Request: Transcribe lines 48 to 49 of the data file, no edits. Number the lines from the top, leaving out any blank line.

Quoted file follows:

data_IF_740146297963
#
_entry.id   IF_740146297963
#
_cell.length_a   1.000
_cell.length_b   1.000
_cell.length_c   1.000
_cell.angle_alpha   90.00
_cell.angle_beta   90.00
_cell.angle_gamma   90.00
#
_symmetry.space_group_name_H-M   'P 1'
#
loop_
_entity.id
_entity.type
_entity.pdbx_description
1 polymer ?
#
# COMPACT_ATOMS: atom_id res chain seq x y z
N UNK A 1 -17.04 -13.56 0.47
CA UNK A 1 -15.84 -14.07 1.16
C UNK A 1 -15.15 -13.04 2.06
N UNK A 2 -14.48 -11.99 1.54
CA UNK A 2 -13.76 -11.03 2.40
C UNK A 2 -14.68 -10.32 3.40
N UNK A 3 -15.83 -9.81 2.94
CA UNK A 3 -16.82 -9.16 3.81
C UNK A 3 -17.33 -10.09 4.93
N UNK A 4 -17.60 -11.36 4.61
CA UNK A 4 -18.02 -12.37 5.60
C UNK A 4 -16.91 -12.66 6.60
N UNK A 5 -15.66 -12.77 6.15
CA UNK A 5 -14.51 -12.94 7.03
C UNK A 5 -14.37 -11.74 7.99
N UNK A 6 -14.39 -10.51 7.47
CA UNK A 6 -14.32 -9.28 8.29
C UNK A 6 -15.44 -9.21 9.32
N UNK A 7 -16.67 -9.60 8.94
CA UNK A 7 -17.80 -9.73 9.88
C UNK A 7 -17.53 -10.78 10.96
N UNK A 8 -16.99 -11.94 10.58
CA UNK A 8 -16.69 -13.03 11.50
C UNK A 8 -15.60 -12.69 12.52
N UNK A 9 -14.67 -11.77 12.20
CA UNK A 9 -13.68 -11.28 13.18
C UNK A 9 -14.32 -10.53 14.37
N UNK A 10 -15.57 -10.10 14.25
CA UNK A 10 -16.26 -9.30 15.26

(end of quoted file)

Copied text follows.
N UNK A 10 -15.57 -10.10 14.25
CA UNK A 10 -16.26 -9.30 15.26